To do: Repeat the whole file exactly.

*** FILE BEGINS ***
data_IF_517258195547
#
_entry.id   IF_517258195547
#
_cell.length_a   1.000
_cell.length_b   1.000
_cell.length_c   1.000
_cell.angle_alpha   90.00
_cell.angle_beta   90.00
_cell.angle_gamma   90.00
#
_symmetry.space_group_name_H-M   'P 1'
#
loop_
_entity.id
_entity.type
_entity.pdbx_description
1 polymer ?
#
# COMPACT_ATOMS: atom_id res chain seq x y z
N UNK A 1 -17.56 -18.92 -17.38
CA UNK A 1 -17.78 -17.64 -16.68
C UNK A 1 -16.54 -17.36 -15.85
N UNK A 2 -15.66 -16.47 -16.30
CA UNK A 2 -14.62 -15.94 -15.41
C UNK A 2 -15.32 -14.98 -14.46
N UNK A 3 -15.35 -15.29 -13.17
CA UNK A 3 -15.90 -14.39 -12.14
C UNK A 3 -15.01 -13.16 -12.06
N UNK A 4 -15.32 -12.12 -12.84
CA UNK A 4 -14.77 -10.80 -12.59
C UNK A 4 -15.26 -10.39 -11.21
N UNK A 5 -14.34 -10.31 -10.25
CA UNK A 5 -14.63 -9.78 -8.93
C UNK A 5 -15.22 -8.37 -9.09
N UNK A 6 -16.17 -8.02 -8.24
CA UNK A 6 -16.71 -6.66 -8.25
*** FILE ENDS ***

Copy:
data_IF_517258195547
#
_entry.id   IF_517258195547
#
_cell.length_a   1.000
_cell.length_b   1.000
_cell.length_c   1.000
_cell.angle_alpha   90.00
_cell.angle_beta   90.00
_cell.angle_gamma   90.00
#
_symmetry.space_group_name_H-M   'P 1'
#
loop_
_entity.id
_entity.type
_entity.pdbx_description
1 polymer ?
#
# COMPACT_ATOMS: atom_id res chain seq x y z
N UNK A 1 -17.56 -18.92 -17.38
CA UNK A 1 -17.78 -17.64 -16.68
C UNK A 1 -16.54 -17.36 -15.85
N UNK A 2 -15.66 -16.47 -16.30
CA UNK A 2 -14.62 -15.94 -15.41
C UNK A 2 -15.32 -14.98 -14.46
N UNK A 3 -15.35 -15.29 -13.17
CA UNK A 3 -15.90 -14.39 -12.14
C UNK A 3 -15.01 -13.16 -12.06
N UNK A 4 -15.32 -12.12 -12.84
CA UNK A 4 -14.77 -10.80 -12.59
C UNK A 4 -15.26 -10.39 -11.21
N UNK A 5 -14.34 -10.31 -10.25
CA UNK A 5 -14.63 -9.78 -8.93
C UNK A 5 -15.22 -8.37 -9.09
N UNK A 6 -16.17 -8.02 -8.24
CA UNK A 6 -16.71 -6.66 -8.25